TERMS OF ENDEARMENT (1983)
Mothers, Daughters, And Other Strangers...
Would it be unfair to call Terms of Endearment a 'chick flick'? This is a classic weepy if ever there was a classic weepy: you've got lover and losers and women bonding and dying. This is not to say that even a male viewer won't be moved by two people who genuinely love each other but who cannot help hurting each other as well. Terms of Endearment is funny, sad, moving, and a surprise, true to life about that very curious relationship between parent and child: loving, frustrating, and everything in between.
Ever since her daughter was born, Aurora Greenway (Shirley MacLaine) has hovered over her and seen her as part of her own being. Their bond grows more intense when Aurora becomes a widow. As she grows older, Aurora's daughter Emma (Debra Winger) starts chafing under Aurora's mother hen-like demeanor. She marries Flap Horton (Jeff Daniels), whom Aurora dislikes intensely as not being good enough (though not good enough for exactly whom is subject to debate) and leaves her hometown of Houston for a new life in Des Moines, where Flap will be a college professor.
Aurora holds herself out as a grand lady, untouched by man as a respectable widow. However, she cannot help notice the womanizing, boozing ex-astronaut next door, Garrett Breedlove (Jack Nicholson). He is attracted to Aurora, but Aurora has disdain for his philandering. Eventually though, she agrees to a lunch date to make herself feel better, after one of her suitors at a dinner party reveals she is 52, not 50 as she insists.
Emma meanwhile is finding life hard with her growing brood. Despite his job Flap is a bit of a flop, with not enough to support their three children (two boys and a girl). Furthermore, Emma is angered and upset by Flap's fooling around with his students and aides. Emma, looking for a little sympathy and love, has a brief affair with their banker, Sam (John Lithgow), remarkably tender and hesitant, but brief nonetheless. After finding his newest mistress, she has had enough and leaves Flap, going home to Mother.
Emma's reconciliation is short-lived, as she discovers that his 'promotion' to Nebraska was really a front to follow his favorite mistress, a former grad student. Trying to put some normalcy in her life, Emma takes their daughter for a flu shot, and while there, the doctor finds lumps in Emma's armpits. The diagnosis: cancer.
A brief holiday by herself to see an old friend in New York City brings no comfort, as she finds she cannot mix with the upper crust. Treatments are not working, and Aurora comes to help in whatever way she can. Aurora and Flap come to an understanding when it comes to the children: they will stay with their grandmother, as Flap is both too distraught and not willing to give up his womanizing ways. Emma dies.
At the memorial in Aurora's backyard, Garrett, who visited Aurora briefly in Nebraska during Emma's illness, appears, and is remarkably good with her grandchildren. Aurora is with her granddaughter Melanie, now unsure of what will happen next.
Terms of Endearment has a remarkably simple story: a mother and daughter who live, struggle, fight, love, and lose. I think it's in the simplicity of things, the fact that they are real people, that has us caring about them, about what happens to them.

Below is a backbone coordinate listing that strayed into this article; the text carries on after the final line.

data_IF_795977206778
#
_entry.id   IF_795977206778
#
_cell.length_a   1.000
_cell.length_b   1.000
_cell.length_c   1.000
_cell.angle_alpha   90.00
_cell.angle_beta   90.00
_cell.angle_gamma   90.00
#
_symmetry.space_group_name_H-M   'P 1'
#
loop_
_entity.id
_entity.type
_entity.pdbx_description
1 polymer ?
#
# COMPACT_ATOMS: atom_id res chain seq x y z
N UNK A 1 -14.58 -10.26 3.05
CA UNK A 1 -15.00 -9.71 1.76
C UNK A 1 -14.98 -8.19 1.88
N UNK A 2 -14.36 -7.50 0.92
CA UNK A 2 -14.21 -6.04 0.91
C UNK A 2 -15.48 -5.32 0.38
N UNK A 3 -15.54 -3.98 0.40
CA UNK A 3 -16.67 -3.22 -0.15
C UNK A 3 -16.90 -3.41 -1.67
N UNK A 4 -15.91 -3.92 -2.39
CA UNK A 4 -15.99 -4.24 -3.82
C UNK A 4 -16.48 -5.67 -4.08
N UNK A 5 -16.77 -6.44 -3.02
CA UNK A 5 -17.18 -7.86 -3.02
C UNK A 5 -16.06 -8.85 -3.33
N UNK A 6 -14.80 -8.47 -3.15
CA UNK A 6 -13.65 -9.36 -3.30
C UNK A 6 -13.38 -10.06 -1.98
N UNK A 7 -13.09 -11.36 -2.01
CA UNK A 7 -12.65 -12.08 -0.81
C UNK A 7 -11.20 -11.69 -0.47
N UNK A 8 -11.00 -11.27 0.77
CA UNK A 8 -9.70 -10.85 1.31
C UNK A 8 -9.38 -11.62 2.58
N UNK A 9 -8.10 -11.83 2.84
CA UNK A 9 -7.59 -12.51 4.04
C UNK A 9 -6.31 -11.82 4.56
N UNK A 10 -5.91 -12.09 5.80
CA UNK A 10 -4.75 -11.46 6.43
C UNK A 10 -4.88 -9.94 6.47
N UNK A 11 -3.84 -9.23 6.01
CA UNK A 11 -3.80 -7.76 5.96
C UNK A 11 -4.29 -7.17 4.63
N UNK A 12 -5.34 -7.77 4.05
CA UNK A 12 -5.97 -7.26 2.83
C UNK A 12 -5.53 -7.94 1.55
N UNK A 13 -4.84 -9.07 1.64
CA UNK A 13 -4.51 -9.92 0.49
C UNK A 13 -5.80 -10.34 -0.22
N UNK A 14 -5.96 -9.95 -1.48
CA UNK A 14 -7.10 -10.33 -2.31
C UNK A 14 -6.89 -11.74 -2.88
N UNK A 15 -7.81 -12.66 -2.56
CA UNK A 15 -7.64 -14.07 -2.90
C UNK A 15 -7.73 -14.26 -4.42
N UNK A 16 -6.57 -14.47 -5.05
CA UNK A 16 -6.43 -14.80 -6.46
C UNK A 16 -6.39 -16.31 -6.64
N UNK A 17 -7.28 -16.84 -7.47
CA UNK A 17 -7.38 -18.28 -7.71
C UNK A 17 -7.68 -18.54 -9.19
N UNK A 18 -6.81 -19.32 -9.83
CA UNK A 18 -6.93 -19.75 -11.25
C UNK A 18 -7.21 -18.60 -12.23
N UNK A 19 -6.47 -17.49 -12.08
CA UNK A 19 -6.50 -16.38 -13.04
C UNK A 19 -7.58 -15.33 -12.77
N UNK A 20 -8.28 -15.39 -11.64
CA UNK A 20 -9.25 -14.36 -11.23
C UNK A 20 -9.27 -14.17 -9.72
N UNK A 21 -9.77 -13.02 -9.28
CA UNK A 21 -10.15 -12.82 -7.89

A great deal of credit belongs to writer/director Richard L. Brooks, who adapted Larry McMurtry's novel. He brought moments of comedy and drama, which played as real life with a hint of exaggeration. In the former, it is when Aurora and Garrett are finally on his long-desired lunch date. Finding her ridiculously uptight, he makes a simple suggestion: booze to kill the bug up her ass. Whatever his flaws, Garrett won't suffer fools gladly. We also see it later, when while driving wildly on the beach, Garrett flies through the air. A shocked and horrified Aurora goes up to him, and all Nicholson has to do is give that devilish grin and say, "If you wanted to get me on my back, all you had to do was ask".
In the latter, it is when Emma dies. Brooks doesn't give either MacLaine or Winger a big, dramatic moment. In fact, we really don't see Emma's death. Instead, it comes quite quickly and quietly, with a simple glance away and towards Emma. It is extremely sad to watch precisely because it is not overly dramatic. The simplicity of it all makes it all the more heartbreaking.
Not to say there AREN'T big moments, such as the famous "GIVE HER THE SHOT!" scene, when MacLaine goes from intense, almost crazed fury to cool and calm on the turn of a dime. She gives a fantastic performance of a woman who loves deeply, if sometimes not well. Despite her haughtiness and even irascibility, you end up thinking well of Aurora. You can not only understand why she would near the end of the film slap her difficult grandson who has been verbally bashing his mother, but that she did care about both of them. Her mix of vulnerability and airs of superiority make her so real and believable.
Winger is her equal as the sometimes distraught, sometimes difficult daughter. Emma is someone trying to survive, and again she brings that humanity to where we never see her or MacLaine acting.
And then there's Jack. He's having a ball as the womanizing Garrett who, underneath his ego and bravado lies a genuine heart. Daniels, in an early role, shows the promise he's fulfilled as an actor with his turn as the irresponsible Flap, and Lithgow too has strong moments as the gentle and hesitant Sam.
Terms of Endearment is a love letter to that most difficult of relationships: parent and child. By nature, these two forces love each other but also struggle against each other. One vies for control, the other for independence. No matter the difficulties and strains between them, that mother and child reunion is always ultimately one of both joy and sadness.
1984 Best Picture Winner: Amadeus